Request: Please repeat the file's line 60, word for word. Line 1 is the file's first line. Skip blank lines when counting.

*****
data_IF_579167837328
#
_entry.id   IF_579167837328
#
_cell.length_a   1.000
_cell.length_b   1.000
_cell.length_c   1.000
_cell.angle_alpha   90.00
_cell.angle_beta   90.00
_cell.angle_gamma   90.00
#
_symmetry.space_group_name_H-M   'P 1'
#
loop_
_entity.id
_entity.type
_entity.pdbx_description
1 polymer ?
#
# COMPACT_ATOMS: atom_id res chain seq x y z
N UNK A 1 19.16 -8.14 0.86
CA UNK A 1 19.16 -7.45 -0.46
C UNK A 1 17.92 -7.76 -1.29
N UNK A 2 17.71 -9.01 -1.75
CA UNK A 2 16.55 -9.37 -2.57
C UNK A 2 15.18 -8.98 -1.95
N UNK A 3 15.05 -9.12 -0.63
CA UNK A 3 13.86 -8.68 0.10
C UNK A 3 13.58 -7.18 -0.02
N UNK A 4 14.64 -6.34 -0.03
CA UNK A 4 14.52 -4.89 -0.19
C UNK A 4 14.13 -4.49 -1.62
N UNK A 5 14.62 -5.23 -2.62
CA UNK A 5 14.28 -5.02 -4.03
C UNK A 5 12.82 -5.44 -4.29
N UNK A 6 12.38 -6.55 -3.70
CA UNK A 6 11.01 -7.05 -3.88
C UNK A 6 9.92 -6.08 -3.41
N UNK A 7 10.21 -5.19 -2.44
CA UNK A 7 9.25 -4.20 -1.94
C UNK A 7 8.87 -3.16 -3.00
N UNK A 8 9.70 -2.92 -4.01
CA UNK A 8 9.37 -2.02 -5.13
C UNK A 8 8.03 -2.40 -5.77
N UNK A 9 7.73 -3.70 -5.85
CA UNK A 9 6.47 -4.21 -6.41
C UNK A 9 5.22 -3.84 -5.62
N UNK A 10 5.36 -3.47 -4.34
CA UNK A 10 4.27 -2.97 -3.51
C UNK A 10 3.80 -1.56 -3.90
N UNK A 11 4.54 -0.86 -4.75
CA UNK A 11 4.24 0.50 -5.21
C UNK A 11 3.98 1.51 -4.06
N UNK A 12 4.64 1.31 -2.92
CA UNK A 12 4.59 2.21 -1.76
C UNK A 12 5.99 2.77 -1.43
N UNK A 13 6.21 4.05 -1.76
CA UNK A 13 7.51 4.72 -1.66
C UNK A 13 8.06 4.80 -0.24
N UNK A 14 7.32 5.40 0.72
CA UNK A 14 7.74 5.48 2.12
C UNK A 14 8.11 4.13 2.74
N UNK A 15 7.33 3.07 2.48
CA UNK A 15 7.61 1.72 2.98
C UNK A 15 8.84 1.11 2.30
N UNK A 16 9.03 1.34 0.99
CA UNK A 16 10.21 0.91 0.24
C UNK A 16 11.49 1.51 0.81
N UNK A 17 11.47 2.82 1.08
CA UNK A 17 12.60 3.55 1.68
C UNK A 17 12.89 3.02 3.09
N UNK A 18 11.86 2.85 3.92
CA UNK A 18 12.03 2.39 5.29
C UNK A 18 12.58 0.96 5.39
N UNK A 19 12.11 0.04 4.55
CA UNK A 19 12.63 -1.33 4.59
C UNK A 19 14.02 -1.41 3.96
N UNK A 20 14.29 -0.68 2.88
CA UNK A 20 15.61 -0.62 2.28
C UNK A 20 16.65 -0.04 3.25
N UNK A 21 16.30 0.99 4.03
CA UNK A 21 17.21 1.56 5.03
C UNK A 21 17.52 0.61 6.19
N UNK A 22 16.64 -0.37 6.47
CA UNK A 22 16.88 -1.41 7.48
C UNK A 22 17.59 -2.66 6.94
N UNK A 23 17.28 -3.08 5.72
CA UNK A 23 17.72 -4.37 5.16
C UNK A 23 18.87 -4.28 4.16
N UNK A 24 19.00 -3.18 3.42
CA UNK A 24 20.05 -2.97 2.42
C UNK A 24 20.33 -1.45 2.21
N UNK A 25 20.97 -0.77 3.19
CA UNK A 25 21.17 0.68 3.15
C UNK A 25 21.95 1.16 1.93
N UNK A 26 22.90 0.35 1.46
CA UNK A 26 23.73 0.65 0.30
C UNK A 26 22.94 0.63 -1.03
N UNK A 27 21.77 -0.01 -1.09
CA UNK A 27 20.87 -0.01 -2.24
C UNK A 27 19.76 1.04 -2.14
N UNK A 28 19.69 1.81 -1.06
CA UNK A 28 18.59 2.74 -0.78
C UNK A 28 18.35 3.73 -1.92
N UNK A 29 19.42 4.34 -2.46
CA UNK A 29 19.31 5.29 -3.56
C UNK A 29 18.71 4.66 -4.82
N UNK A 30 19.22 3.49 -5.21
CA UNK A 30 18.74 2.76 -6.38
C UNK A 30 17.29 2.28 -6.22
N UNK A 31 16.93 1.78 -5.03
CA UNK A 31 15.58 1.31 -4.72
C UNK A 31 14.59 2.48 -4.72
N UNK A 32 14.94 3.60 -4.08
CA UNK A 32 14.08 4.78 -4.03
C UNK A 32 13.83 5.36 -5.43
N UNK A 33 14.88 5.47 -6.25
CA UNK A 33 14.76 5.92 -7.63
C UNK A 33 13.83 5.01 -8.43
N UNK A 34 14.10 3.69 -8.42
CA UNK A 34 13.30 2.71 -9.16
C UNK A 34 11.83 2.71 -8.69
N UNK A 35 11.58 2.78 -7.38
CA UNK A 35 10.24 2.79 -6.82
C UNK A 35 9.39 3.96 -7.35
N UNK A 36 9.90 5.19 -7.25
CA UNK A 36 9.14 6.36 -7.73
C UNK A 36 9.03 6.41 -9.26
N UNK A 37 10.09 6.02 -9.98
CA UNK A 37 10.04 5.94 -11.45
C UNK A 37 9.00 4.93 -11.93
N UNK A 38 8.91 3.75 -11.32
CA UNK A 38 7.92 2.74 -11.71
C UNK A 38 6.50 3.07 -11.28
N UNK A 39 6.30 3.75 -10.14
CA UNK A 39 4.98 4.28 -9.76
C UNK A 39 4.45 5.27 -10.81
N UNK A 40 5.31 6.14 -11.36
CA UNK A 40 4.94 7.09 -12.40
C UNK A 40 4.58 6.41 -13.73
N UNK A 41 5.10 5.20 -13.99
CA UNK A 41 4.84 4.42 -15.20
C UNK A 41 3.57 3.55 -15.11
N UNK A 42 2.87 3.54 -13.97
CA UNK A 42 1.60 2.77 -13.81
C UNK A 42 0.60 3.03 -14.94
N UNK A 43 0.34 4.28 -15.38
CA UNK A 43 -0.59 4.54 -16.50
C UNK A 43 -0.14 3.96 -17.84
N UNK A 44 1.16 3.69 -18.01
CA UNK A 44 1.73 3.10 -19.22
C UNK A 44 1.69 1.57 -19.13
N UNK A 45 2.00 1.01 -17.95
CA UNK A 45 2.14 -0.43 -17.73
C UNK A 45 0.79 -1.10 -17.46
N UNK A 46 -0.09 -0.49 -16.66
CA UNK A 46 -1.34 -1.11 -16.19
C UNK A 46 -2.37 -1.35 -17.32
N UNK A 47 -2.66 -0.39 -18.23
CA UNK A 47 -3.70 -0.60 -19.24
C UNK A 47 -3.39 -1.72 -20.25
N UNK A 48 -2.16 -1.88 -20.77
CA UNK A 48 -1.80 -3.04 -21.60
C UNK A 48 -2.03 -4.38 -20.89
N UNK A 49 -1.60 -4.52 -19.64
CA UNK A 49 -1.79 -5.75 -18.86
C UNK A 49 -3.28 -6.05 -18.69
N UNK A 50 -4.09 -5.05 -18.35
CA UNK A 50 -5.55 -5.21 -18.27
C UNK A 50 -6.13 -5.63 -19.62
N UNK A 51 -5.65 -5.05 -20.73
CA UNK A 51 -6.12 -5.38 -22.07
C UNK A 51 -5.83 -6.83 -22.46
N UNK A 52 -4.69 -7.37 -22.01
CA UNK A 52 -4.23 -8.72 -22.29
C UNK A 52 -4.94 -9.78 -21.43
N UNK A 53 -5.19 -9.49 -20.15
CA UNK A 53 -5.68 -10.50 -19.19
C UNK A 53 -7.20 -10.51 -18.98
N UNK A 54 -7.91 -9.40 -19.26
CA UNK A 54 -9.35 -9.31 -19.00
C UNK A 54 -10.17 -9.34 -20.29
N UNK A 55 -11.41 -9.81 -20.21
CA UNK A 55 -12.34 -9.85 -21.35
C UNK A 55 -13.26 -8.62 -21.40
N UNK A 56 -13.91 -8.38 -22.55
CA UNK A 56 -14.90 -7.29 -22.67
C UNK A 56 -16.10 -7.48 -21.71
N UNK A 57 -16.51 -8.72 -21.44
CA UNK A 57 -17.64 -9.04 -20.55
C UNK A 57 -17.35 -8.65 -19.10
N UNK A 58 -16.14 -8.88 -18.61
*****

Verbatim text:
N UNK A 14 7.32 5.40 0.72